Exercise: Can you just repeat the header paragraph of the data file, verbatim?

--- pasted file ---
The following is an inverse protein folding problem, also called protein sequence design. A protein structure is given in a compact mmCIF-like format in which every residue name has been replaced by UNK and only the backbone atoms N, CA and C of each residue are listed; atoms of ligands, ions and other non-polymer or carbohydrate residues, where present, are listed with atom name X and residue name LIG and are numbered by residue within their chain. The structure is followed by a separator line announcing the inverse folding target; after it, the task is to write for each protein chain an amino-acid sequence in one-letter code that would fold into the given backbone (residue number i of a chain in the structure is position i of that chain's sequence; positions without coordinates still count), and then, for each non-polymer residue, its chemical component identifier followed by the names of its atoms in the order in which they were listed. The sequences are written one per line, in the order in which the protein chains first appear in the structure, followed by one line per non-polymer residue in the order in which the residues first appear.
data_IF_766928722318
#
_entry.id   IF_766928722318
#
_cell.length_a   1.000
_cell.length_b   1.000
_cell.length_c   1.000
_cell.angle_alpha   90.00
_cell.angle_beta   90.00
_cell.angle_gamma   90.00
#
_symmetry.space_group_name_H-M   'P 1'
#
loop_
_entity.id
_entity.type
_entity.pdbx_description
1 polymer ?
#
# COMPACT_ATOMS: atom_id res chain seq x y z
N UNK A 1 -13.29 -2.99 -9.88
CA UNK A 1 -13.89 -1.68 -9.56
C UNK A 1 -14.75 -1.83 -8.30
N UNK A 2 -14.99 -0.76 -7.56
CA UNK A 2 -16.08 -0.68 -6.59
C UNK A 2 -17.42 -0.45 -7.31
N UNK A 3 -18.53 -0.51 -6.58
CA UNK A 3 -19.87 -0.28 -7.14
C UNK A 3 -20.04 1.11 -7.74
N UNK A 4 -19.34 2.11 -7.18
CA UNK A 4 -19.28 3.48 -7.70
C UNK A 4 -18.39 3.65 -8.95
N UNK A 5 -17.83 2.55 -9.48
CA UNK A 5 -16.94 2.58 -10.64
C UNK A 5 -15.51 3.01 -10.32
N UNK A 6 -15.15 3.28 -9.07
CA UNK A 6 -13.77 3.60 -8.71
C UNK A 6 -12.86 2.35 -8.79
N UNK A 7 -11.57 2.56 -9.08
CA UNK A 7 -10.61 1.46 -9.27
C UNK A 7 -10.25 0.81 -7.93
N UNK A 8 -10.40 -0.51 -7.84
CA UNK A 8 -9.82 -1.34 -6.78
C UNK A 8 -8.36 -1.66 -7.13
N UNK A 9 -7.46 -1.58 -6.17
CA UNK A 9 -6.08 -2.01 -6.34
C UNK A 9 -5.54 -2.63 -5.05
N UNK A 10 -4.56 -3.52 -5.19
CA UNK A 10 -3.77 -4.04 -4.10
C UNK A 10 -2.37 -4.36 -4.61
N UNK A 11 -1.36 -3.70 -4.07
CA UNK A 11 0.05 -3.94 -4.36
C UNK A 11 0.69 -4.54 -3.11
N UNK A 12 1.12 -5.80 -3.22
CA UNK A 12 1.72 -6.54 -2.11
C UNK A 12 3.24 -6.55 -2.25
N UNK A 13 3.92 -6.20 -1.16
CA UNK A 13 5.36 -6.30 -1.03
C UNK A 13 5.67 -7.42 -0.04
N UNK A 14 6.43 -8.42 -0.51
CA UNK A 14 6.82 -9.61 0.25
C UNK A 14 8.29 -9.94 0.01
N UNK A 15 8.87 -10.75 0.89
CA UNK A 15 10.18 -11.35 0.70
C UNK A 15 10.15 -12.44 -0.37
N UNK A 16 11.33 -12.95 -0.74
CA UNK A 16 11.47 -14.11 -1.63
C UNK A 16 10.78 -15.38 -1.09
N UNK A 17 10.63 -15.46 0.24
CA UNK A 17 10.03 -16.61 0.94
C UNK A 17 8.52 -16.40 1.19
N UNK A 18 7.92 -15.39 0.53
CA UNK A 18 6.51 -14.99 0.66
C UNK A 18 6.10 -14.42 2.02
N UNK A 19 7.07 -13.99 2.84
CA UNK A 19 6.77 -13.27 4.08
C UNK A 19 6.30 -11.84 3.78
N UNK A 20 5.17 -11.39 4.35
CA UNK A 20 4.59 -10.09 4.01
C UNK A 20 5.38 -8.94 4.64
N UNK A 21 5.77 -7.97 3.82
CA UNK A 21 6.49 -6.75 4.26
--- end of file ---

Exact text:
The following is an inverse protein folding problem, also called protein sequence design. A protein structure is given in a compact mmCIF-like format in which every residue name has been replaced by UNK and only the backbone atoms N, CA and C of each residue are listed; atoms of ligands, ions and other non-polymer or carbohydrate residues, where present, are listed with atom name X and residue name LIG and are numbered by residue within their chain. The structure is followed by a separator line announcing the inverse folding target; after it, the task is to write for each protein chain an amino-acid sequence in one-letter code that would fold into the given backbone (residue number i of a chain in the structure is position i of that chain's sequence; positions without coordinates still count), and then, for each non-polymer residue, its chemical component identifier followed by the names of its atoms in the order in which they were listed. The sequences are written one per line, in the order in which the protein chains first appear in the structure, followed by one line per non-polymer residue in the order in which the residues first appear.